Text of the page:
Climate Change reduces factors that normally put the brakes on drought.
Looks like there’s another car crash on the highway. You feel bad, but you can’t help but rubberneck. As you drive (crawl) by the scene, your mind races with possible explanations for the wreck. Was he going too fast for conditions and hydroplaned? Was he following too close and didn’t have time to break? Was he texting and didn’t notice? Brake failure? Intentional ramming for some sort of insurance fraud?
The media looks to be going through the same process when talking about the drought in California. What can we blame this record drought on? Climate change? A ridiculously resilient ridge of warm air in the Pacific? God? Water management practices? A melted Arctic? All of the above?
Of course, given that this is post is on Climate Access, and I work for Climate Nexus, you can (correctly) assume that I’ll be focusing on climate change as a culprit. Just like a car wreck can have multiple small influences that combine into an accident, any given weather phenomenon will have a number of influencing factors.
So what can we say about climate change and the drought? Well at a minimum, this drought can be said to be foreshadowing of an even warmer world. But it is more than just symbolic. Dr. Valerie Trouet recently explained that “now, thanks to higher temperatures driven by climate change, droughts are increasingly temperature-driven.”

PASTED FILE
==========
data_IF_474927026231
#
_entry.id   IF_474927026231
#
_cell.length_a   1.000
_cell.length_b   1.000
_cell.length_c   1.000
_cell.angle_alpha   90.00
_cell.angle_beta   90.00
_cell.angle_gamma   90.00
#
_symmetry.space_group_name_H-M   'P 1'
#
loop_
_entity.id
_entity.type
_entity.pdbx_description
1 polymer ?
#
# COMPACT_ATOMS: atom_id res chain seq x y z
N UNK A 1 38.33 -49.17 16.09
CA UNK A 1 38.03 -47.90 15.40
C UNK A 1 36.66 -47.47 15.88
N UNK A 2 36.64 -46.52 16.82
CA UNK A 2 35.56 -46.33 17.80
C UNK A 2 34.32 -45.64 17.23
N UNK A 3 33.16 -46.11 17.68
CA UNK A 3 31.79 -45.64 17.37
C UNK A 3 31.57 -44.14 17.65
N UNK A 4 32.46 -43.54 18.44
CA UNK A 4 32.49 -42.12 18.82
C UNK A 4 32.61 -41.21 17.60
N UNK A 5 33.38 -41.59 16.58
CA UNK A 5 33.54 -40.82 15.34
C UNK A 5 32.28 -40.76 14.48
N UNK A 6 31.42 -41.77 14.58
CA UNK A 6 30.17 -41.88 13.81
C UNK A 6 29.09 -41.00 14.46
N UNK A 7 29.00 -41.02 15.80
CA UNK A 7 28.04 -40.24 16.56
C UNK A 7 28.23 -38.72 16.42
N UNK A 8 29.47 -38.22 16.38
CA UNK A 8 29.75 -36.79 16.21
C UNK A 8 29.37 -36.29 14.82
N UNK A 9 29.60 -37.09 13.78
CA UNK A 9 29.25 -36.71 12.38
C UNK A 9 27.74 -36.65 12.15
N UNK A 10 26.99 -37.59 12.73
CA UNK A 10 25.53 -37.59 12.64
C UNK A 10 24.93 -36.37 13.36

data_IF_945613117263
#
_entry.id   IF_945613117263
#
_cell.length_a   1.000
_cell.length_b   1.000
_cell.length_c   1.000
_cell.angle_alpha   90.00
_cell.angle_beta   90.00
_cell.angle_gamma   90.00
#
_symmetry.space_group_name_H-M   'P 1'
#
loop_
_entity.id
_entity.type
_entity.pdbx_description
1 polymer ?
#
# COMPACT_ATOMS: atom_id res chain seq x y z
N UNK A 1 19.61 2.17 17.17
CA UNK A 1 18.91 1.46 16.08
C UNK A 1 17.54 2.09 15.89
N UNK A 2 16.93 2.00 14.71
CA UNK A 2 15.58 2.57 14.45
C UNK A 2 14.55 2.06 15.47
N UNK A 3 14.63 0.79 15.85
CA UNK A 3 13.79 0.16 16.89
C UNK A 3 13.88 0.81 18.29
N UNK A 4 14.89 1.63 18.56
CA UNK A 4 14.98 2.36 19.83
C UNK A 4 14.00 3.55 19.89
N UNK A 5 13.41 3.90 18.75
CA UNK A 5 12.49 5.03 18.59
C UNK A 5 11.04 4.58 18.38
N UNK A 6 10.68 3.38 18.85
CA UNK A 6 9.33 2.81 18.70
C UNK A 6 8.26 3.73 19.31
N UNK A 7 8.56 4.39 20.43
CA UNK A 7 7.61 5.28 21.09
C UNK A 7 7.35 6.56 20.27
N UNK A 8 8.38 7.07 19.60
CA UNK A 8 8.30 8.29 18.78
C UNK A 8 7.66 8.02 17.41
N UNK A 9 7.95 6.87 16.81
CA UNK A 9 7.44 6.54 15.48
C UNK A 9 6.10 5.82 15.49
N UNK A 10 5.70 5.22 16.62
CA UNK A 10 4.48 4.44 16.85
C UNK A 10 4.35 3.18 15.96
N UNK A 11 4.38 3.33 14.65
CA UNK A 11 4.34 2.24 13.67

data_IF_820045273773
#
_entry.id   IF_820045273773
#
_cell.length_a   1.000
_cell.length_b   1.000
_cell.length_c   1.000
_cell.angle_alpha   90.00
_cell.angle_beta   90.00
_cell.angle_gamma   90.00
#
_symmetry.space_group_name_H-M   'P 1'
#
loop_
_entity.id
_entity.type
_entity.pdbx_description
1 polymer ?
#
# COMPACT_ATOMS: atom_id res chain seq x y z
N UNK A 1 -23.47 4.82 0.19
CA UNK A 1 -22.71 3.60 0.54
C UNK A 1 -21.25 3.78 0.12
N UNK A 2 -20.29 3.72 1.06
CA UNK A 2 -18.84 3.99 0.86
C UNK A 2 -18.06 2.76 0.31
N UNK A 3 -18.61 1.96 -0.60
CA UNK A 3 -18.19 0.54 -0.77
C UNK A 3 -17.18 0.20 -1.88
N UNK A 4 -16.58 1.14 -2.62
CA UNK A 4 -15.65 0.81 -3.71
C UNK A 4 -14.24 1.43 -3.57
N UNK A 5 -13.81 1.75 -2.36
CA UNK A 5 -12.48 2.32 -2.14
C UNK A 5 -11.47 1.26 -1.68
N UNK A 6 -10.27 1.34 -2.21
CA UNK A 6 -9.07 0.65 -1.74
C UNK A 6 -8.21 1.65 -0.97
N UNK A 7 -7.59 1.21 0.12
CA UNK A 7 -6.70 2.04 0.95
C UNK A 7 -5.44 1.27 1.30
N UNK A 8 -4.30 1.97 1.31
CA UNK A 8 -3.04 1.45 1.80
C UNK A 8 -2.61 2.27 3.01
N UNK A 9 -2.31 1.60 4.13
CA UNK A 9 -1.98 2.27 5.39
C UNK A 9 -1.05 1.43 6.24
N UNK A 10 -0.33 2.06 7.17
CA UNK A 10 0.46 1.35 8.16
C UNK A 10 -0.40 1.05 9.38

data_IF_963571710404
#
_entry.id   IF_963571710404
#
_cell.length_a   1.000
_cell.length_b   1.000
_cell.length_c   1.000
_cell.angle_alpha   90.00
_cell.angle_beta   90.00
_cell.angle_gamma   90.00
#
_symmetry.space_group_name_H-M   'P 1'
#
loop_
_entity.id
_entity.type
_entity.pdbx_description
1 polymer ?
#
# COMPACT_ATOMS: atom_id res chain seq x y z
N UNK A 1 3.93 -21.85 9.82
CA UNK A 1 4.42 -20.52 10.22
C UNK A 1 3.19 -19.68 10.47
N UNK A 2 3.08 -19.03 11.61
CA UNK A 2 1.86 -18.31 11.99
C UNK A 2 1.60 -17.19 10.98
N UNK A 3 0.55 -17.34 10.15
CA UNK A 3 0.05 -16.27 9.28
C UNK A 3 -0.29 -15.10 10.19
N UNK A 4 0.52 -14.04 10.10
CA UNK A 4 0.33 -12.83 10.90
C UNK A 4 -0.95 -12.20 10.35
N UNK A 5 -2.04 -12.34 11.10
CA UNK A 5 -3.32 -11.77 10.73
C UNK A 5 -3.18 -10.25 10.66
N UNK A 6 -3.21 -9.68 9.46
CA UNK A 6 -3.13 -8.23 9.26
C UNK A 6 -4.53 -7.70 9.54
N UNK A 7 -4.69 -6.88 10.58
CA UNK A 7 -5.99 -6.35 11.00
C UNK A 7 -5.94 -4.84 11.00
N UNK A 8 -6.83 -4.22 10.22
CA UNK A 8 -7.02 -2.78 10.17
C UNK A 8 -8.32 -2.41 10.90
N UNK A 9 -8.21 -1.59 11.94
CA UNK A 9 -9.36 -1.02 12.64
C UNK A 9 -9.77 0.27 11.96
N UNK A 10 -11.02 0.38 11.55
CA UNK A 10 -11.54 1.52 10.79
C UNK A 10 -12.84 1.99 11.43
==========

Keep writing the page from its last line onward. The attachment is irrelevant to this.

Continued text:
To use our car metaphor, climate change is like brake failure: it’s causing us to get into more crashes (frequency of extreme weather) while also making those crashes worse, because we can’t slow down (intensity of extreme weather).
California’s record high temperatures are evaporating snow pack and drying the soil, greatly exacerbating the drought. These two sources of water would normally prevent a drought. And that “ridiculously resilient ridge?” It might be so ridiculously resilient because of climate change.
The warmer/drier connection is pretty straightforward, but what about that ridge? Well it seems that this could be a result of a warming Arctic. Arctic warming may be causing the jet stream to slow down and fall down from the Arctic, pushing storms away from California and diverting them to the central and eastern USA. So the fact that California’s snowpack in late January was at an all-time low of just 12% of normal while the Eastern US was buried in snow is not likely to be just a coincidence!
While some are hesitant to say that climate change caused this drought, just like others claim it’d be impossible to say if speeding or texting caused an accident, what we do know is that climate change, like brake failure, makes a drought like this more likely to happen, and more devastating when it does happen.
The question then, of course, is whether we’ll take our ‘car’ into the shop to get the problem fixed, or if we’ll continue on, deliberately oblivious to our failing brakes, careening from one wreck to the next.
Philip Newell is a communications associate with Climate Nexus.
In light of the ongoing drought in California, Climate Nexus has put together a backgrounder, full of facts and figures on the climate and drought connection in addition to listing some of the agricultural and economic impacts.
image via (cc) John Carney, flickr